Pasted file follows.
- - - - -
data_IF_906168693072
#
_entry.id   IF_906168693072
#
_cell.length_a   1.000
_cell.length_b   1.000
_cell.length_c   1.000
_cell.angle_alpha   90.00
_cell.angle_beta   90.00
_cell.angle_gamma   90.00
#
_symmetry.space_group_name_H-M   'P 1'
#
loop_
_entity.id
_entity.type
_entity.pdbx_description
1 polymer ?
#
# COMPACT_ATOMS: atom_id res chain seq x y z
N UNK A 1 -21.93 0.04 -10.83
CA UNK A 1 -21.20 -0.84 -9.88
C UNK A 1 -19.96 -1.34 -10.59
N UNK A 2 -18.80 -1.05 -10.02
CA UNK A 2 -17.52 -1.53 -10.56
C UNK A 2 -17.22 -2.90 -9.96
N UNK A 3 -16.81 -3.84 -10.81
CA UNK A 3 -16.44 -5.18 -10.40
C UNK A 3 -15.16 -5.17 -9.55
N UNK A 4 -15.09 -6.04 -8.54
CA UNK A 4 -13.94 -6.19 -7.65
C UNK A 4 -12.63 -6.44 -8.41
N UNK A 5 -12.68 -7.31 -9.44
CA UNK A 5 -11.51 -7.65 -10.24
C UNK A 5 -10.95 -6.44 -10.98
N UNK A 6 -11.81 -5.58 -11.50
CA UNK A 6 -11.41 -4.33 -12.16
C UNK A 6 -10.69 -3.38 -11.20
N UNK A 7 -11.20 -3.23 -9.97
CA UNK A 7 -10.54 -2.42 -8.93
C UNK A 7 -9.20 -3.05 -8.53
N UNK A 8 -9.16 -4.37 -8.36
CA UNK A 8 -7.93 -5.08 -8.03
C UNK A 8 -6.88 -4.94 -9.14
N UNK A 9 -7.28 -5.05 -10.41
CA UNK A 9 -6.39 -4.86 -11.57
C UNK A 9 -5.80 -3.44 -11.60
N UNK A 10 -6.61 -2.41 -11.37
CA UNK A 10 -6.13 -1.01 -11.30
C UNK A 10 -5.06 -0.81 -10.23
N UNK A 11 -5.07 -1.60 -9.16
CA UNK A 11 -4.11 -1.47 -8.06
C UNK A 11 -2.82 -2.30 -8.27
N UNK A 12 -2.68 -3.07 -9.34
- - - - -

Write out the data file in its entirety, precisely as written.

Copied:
data_IF_906168693072
#
_entry.id   IF_906168693072
#
_cell.length_a   1.000
_cell.length_b   1.000
_cell.length_c   1.000
_cell.angle_alpha   90.00
_cell.angle_beta   90.00
_cell.angle_gamma   90.00
#
_symmetry.space_group_name_H-M   'P 1'
#
loop_
_entity.id
_entity.type
_entity.pdbx_description
1 polymer ?
#
# COMPACT_ATOMS: atom_id res chain seq x y z
N UNK A 1 -21.93 0.04 -10.83
CA UNK A 1 -21.20 -0.84 -9.88
C UNK A 1 -19.96 -1.34 -10.59
N UNK A 2 -18.80 -1.05 -10.02
CA UNK A 2 -17.52 -1.53 -10.56
C UNK A 2 -17.22 -2.90 -9.96
N UNK A 3 -16.81 -3.84 -10.81
CA UNK A 3 -16.44 -5.18 -10.40
C UNK A 3 -15.16 -5.17 -9.55
N UNK A 4 -15.09 -6.04 -8.54
CA UNK A 4 -13.94 -6.19 -7.65
C UNK A 4 -12.63 -6.44 -8.41
N UNK A 5 -12.68 -7.31 -9.44
CA UNK A 5 -11.51 -7.65 -10.24
C UNK A 5 -10.95 -6.44 -10.98
N UNK A 6 -11.81 -5.58 -11.50
CA UNK A 6 -11.41 -4.33 -12.16
C UNK A 6 -10.69 -3.38 -11.20
N UNK A 7 -11.20 -3.23 -9.97
CA UNK A 7 -10.54 -2.42 -8.93
C UNK A 7 -9.20 -3.05 -8.53
N UNK A 8 -9.16 -4.37 -8.36
CA UNK A 8 -7.93 -5.08 -8.03
C UNK A 8 -6.88 -4.94 -9.14
N UNK A 9 -7.28 -5.05 -10.41
CA UNK A 9 -6.39 -4.86 -11.57
C UNK A 9 -5.80 -3.44 -11.60
N UNK A 10 -6.61 -2.41 -11.37
CA UNK A 10 -6.13 -1.01 -11.30
C UNK A 10 -5.06 -0.81 -10.23
N UNK A 11 -5.07 -1.60 -9.16
CA UNK A 11 -4.11 -1.47 -8.06
C UNK A 11 -2.82 -2.30 -8.27
N UNK A 12 -2.68 -3.07 -9.34